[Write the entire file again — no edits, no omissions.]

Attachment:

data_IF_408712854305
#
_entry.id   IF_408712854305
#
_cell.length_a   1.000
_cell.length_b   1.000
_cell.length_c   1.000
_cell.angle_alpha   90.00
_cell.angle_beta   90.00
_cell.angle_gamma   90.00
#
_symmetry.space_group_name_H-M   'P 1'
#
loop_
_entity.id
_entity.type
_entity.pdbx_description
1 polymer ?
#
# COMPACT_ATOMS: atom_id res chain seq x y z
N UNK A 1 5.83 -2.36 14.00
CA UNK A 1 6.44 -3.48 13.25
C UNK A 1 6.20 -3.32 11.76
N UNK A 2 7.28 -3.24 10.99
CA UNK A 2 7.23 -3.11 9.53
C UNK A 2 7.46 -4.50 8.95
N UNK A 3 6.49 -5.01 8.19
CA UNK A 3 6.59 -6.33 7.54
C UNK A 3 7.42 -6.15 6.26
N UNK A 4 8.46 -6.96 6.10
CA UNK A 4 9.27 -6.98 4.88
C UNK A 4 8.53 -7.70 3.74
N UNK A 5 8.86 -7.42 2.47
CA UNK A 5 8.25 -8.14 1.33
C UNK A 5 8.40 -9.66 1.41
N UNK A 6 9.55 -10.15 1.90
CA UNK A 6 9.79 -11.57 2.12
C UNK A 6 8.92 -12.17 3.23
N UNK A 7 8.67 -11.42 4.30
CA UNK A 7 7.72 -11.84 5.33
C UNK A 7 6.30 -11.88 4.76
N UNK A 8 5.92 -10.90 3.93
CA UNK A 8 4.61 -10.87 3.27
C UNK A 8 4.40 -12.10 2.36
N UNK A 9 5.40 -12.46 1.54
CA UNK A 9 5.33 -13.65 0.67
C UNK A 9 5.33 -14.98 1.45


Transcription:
data_IF_408712854305
#
_entry.id   IF_408712854305
#
_cell.length_a   1.000
_cell.length_b   1.000
_cell.length_c   1.000
_cell.angle_alpha   90.00
_cell.angle_beta   90.00
_cell.angle_gamma   90.00
#
_symmetry.space_group_name_H-M   'P 1'
#
loop_
_entity.id
_entity.type
_entity.pdbx_description
1 polymer ?
#
# COMPACT_ATOMS: atom_id res chain seq x y z
N UNK A 1 5.83 -2.36 14.00
CA UNK A 1 6.44 -3.48 13.25
C UNK A 1 6.20 -3.32 11.76
N UNK A 2 7.28 -3.24 10.99
CA UNK A 2 7.23 -3.11 9.53
C UNK A 2 7.46 -4.50 8.95
N UNK A 3 6.49 -5.01 8.19
CA UNK A 3 6.59 -6.33 7.54
C UNK A 3 7.42 -6.15 6.26
N UNK A 4 8.46 -6.96 6.10
CA UNK A 4 9.27 -6.98 4.88
C UNK A 4 8.53 -7.70 3.74
N UNK A 5 8.86 -7.42 2.47
CA UNK A 5 8.25 -8.14 1.33
C UNK A 5 8.40 -9.66 1.41
N UNK A 6 9.55 -10.15 1.90
CA UNK A 6 9.79 -11.57 2.12
C UNK A 6 8.92 -12.17 3.23
N UNK A 7 8.67 -11.42 4.30
CA UNK A 7 7.72 -11.84 5.33
C UNK A 7 6.30 -11.88 4.76
N UNK A 8 5.92 -10.90 3.93
CA UNK A 8 4.61 -10.87 3.27
C UNK A 8 4.40 -12.10 2.36
N UNK A 9 5.40 -12.46 1.54
CA UNK A 9 5.33 -13.65 0.67
C UNK A 9 5.33 -14.98 1.45